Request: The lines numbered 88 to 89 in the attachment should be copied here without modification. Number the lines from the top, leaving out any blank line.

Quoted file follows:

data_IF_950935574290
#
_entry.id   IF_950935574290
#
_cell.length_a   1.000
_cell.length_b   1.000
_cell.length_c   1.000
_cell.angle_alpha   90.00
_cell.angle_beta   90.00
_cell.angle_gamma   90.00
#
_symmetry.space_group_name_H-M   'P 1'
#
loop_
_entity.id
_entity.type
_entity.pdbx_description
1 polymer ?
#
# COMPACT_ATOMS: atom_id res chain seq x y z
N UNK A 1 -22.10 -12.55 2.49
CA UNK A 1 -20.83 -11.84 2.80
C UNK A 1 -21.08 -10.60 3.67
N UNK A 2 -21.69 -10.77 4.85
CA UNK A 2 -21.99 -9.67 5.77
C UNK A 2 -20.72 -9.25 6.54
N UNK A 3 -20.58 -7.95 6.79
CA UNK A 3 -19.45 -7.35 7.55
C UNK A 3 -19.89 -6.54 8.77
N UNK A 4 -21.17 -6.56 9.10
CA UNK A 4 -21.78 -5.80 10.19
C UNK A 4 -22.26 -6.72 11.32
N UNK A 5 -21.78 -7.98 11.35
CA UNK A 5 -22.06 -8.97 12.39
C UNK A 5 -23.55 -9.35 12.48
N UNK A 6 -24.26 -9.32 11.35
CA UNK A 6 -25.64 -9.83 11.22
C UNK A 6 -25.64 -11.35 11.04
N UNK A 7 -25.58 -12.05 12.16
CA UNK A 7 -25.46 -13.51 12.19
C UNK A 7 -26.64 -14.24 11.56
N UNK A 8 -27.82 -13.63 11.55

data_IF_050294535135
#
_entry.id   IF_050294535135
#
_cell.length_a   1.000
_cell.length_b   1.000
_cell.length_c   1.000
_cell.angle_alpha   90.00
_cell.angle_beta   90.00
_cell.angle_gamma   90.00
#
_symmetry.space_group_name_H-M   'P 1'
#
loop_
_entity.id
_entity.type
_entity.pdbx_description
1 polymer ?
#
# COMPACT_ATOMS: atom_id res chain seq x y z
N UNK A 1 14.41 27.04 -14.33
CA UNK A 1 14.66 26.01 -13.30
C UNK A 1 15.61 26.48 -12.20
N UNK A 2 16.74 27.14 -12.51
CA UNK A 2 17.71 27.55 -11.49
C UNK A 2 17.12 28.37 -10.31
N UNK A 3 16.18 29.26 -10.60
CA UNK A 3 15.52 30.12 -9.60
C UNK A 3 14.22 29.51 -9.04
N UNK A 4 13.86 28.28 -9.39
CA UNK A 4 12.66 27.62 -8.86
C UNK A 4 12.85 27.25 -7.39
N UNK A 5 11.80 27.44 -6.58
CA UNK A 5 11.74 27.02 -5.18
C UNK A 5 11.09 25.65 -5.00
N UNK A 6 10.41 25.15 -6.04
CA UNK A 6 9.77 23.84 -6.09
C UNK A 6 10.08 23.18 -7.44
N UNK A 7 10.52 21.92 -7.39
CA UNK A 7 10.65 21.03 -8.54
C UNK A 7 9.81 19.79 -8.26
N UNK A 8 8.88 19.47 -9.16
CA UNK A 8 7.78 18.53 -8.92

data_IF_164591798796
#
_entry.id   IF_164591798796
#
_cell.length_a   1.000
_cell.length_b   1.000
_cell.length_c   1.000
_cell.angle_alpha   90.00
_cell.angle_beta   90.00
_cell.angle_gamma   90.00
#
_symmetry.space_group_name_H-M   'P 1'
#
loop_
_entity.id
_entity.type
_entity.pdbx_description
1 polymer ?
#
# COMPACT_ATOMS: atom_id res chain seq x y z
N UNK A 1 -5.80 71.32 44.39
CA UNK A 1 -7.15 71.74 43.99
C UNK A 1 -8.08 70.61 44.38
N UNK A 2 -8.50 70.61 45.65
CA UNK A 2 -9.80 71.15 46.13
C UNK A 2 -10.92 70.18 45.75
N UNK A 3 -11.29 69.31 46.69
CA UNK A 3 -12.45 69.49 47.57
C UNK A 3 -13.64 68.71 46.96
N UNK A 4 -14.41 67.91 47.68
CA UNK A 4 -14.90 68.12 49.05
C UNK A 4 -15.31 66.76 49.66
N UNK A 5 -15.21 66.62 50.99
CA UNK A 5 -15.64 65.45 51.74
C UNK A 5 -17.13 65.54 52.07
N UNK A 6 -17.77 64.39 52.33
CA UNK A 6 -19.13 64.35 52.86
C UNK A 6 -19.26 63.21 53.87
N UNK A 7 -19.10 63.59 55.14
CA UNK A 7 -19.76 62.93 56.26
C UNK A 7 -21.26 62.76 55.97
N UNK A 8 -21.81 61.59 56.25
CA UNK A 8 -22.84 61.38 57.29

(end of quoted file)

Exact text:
_entry.id   IF_164591798796
#